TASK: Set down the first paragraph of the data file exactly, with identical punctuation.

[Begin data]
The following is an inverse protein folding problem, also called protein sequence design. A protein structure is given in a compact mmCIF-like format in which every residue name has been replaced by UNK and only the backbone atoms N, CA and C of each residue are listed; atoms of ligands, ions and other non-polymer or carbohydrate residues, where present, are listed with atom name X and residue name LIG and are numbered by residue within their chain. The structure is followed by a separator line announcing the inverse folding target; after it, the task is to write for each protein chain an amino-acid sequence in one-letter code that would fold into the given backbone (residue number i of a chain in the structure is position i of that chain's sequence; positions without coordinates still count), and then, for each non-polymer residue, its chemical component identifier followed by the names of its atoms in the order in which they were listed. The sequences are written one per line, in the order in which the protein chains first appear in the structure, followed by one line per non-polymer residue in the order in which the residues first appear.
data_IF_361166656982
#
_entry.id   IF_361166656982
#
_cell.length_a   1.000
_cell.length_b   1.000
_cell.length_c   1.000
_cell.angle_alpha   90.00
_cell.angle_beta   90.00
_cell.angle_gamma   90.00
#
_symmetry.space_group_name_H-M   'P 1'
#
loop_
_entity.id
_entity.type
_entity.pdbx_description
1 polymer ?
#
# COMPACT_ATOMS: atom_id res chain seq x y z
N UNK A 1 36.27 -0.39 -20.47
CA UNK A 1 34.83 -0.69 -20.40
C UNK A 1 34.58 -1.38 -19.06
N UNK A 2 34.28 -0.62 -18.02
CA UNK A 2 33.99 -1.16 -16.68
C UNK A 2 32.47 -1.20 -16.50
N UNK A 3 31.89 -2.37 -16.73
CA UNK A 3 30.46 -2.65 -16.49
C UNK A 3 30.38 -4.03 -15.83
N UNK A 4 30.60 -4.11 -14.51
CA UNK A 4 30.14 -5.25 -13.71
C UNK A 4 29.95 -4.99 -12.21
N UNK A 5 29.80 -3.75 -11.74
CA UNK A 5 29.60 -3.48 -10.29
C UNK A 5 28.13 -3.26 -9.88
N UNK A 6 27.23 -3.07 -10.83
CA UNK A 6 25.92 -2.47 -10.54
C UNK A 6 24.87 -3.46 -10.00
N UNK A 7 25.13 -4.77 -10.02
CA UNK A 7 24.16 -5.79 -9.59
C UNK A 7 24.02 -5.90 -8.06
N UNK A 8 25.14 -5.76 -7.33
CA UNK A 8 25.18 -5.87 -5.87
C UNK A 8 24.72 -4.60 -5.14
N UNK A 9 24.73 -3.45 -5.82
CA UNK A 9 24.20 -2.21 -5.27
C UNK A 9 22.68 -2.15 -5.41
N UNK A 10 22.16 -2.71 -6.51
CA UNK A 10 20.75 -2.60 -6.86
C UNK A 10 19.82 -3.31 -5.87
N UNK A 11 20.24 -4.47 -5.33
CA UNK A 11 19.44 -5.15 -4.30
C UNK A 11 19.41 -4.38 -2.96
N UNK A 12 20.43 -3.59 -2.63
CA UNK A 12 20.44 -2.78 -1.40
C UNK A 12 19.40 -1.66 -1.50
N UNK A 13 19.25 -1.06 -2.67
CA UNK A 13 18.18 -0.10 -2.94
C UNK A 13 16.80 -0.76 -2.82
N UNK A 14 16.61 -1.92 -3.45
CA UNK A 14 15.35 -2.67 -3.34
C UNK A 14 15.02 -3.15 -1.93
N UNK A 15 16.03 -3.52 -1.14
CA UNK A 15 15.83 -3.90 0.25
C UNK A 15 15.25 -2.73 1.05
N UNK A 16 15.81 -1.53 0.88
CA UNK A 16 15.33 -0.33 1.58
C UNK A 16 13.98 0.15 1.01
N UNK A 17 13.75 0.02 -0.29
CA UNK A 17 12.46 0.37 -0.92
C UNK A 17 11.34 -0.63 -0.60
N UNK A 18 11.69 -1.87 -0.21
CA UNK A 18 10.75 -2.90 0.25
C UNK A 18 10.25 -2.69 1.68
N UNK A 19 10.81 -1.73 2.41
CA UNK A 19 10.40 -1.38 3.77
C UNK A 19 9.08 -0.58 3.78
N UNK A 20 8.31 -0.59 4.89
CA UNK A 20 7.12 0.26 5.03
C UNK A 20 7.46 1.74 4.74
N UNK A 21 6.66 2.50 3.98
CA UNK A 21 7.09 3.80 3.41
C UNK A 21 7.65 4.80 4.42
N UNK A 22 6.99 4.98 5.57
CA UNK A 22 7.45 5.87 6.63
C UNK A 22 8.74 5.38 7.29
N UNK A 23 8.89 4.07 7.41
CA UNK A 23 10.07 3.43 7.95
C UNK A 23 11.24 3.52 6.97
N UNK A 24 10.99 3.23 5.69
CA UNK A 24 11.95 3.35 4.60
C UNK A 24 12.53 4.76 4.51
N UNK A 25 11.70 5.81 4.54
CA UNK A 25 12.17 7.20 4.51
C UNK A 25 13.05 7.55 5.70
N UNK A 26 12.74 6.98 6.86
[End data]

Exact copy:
The following is an inverse protein folding problem, also called protein sequence design. A protein structure is given in a compact mmCIF-like format in which every residue name has been replaced by UNK and only the backbone atoms N, CA and C of each residue are listed; atoms of ligands, ions and other non-polymer or carbohydrate residues, where present, are listed with atom name X and residue name LIG and are numbered by residue within their chain. The structure is followed by a separator line announcing the inverse folding target; after it, the task is to write for each protein chain an amino-acid sequence in one-letter code that would fold into the given backbone (residue number i of a chain in the structure is position i of that chain's sequence; positions without coordinates still count), and then, for each non-polymer residue, its chemical component identifier followed by the names of its atoms in the order in which they were listed. The sequences are written one per line, in the order in which the protein chains first appear in the structure, followed by one line per non-polymer residue in the order in which the residues first appear.